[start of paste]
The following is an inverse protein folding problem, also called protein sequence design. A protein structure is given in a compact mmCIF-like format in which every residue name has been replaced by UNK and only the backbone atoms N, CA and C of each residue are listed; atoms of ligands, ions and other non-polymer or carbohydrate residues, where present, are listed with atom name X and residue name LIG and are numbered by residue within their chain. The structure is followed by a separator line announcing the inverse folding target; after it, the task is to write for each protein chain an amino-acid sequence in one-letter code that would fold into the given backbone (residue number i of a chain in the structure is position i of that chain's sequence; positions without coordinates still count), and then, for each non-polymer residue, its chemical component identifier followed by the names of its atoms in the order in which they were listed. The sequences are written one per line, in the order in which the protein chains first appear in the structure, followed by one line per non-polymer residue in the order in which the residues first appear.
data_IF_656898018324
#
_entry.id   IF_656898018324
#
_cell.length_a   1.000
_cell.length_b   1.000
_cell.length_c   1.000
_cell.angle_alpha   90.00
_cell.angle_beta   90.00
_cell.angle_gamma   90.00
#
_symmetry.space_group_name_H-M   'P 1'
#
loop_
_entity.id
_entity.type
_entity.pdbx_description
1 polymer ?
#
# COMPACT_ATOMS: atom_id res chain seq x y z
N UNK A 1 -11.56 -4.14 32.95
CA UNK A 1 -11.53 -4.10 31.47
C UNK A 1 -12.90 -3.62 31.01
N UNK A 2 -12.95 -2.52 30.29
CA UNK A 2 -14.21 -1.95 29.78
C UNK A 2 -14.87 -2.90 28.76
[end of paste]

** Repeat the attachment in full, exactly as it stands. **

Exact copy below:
The following is an inverse protein folding problem, also called protein sequence design. A protein structure is given in a compact mmCIF-like format in which every residue name has been replaced by UNK and only the backbone atoms N, CA and C of each residue are listed; atoms of ligands, ions and other non-polymer or carbohydrate residues, where present, are listed with atom name X and residue name LIG and are numbered by residue within their chain. The structure is followed by a separator line announcing the inverse folding target; after it, the task is to write for each protein chain an amino-acid sequence in one-letter code that would fold into the given backbone (residue number i of a chain in the structure is position i of that chain's sequence; positions without coordinates still count), and then, for each non-polymer residue, its chemical component identifier followed by the names of its atoms in the order in which they were listed. The sequences are written one per line, in the order in which the protein chains first appear in the structure, followed by one line per non-polymer residue in the order in which the residues first appear.
data_IF_656898018324
#
_entry.id   IF_656898018324
#
_cell.length_a   1.000
_cell.length_b   1.000
_cell.length_c   1.000
_cell.angle_alpha   90.00
_cell.angle_beta   90.00
_cell.angle_gamma   90.00
#
_symmetry.space_group_name_H-M   'P 1'
#
loop_
_entity.id
_entity.type
_entity.pdbx_description
1 polymer ?
#
# COMPACT_ATOMS: atom_id res chain seq x y z
N UNK A 1 -11.56 -4.14 32.95
CA UNK A 1 -11.53 -4.10 31.47
C UNK A 1 -12.90 -3.62 31.01
N UNK A 2 -12.95 -2.52 30.29
CA UNK A 2 -14.21 -1.95 29.78
C UNK A 2 -14.87 -2.90 28.76